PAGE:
In a blow for cineastes everywhere, Jean-Luc Godard has died aged 91. The film director is one of cinema’s most influential figures: he was a pioneer of the revolutionary French Nouvelle Vague, creating a barrel of radical and political films in the Sixities.
Known for his experimental filming style, Godard was voracious in his craft, producing as many as 32 features and medium-length films, more than 50 short films, and 15 films as part of the political filmmaking group The Dziga Vertov Group, which he founded alongside Jean-Pierre Gorin.
French President Emmanuel Macron tweeted his condolences, saying: “Jean-Luc Godard, the most iconoclastic of the New Wave filmmakers, invented art that was resolutely modern, intensely free. We are losing a national treasure, the perspective of a genius.”
Ce fut comme une apparition dans le cinéma français. Puis il en devint un maître. Jean-Luc Godard, le plus iconoclaste des cinéastes de la Nouvelle Vague, avait inventé un art résolument moderne, intensément libre. Nous perdons un trésor national, un regard de génie. pic.twitter.com/bQneeqp8on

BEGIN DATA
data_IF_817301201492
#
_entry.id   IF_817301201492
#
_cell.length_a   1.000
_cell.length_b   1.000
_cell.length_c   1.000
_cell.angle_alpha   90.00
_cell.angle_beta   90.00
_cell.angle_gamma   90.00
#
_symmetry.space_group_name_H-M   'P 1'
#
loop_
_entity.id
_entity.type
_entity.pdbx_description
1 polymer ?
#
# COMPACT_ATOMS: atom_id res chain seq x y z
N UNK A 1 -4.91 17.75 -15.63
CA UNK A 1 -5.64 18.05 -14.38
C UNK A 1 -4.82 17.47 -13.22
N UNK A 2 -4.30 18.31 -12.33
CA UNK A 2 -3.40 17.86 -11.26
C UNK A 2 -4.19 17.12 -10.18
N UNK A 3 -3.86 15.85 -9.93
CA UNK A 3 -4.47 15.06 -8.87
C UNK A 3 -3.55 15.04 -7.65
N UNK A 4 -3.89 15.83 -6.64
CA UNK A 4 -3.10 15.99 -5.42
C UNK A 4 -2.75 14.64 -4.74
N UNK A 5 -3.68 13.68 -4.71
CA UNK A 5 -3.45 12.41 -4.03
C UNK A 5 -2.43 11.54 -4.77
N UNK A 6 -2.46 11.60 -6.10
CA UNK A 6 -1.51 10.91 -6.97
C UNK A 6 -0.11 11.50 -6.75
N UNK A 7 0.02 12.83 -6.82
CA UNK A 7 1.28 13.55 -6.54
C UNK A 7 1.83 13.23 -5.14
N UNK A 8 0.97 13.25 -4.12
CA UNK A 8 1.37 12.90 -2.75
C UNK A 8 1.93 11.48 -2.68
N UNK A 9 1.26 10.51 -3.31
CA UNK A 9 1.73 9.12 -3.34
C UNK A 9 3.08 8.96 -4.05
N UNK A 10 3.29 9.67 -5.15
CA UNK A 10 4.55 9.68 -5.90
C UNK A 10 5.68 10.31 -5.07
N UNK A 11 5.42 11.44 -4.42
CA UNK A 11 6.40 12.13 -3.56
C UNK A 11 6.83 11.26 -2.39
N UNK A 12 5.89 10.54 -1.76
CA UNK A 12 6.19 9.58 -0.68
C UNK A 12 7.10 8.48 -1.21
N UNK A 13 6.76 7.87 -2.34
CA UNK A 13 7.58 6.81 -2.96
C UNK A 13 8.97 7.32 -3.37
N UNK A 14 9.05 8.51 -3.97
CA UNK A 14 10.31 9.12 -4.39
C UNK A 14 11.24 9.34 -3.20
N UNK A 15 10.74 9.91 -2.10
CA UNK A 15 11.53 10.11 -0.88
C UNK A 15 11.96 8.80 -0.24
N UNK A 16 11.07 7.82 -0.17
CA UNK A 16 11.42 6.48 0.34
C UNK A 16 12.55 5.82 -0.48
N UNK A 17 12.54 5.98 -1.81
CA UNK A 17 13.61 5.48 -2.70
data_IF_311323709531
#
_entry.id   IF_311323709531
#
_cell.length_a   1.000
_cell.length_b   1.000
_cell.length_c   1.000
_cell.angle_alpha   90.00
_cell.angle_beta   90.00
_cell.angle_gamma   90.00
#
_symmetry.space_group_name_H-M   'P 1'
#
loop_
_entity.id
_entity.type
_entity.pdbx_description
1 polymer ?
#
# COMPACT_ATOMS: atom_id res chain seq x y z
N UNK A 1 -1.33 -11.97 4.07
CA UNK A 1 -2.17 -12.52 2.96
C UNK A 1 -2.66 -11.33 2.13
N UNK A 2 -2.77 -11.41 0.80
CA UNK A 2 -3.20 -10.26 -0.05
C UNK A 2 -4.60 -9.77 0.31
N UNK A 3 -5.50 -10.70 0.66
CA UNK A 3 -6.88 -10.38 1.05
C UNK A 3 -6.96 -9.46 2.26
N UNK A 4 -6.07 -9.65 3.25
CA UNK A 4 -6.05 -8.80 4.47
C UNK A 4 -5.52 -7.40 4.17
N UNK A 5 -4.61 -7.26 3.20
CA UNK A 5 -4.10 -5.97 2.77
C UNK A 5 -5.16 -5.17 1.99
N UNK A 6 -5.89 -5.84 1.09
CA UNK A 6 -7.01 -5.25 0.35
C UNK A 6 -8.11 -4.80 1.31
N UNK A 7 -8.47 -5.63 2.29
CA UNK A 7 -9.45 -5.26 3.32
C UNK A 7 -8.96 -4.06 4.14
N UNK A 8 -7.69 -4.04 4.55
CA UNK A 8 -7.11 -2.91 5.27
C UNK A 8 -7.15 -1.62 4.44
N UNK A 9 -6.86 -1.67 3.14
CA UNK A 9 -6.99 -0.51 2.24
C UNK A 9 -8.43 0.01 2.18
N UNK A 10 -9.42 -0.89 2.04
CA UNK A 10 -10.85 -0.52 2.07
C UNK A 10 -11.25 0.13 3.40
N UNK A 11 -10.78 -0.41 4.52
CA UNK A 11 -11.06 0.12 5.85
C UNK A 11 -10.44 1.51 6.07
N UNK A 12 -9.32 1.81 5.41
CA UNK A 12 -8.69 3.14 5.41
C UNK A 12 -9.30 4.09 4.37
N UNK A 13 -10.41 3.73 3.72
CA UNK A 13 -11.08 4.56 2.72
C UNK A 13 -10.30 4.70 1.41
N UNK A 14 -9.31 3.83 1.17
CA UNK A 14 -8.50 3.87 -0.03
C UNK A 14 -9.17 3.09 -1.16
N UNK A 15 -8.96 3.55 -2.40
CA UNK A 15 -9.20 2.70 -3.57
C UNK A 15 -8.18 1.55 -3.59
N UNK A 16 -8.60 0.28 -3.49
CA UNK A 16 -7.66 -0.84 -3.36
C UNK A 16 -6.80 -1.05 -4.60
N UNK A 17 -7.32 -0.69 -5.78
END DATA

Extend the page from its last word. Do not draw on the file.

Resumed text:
— Emmanuel Macron (@EmmanuelMacron) September 13, 2022
Godard was born in Paris in 1930, grew up in Nyon in Switzerland, and moved back to Paris after his studies. He found a home in the city’s cine-clubs, where he started both writing about and making films. His earliest works were a series of shorts, including the 1957 Charlotte and Véronique, or All the Boys Are Named Patrick.
Then, he only picked up pace: between 1960 and 1967 he made 15 pictures, half of which, at least, remain some of cinema’s most important films: think Breathless, Contempt, Masculin Féminin.
In the late Seventies and Eighties his political ideas didn’t sustain their momentum, but no matter: Godard’s influence continued. His 2010 film Film Socialisme (which reignited accusations of antisemitism against the director) won an honorary Oscar, his 2014 film Goodbye to Language won the Jury Prize at Cannes that year, and his Image Book was selected to compete for the Palme d’Or at Cannes in 2018.
Throughout his life, Godard remained a theorist and critic. He was “a radical who was the first filmmaker in the medium’s short history seriously to think about what cinema was and what it meant,” wrote The Guardian’s Peter Bradshaw.
If you’re new to Godard, or have wanted to see some of his films but don’t know where to start, here is our round-up of his best or most important works to watch now.
Breathless / À Bout De Souffle (1960)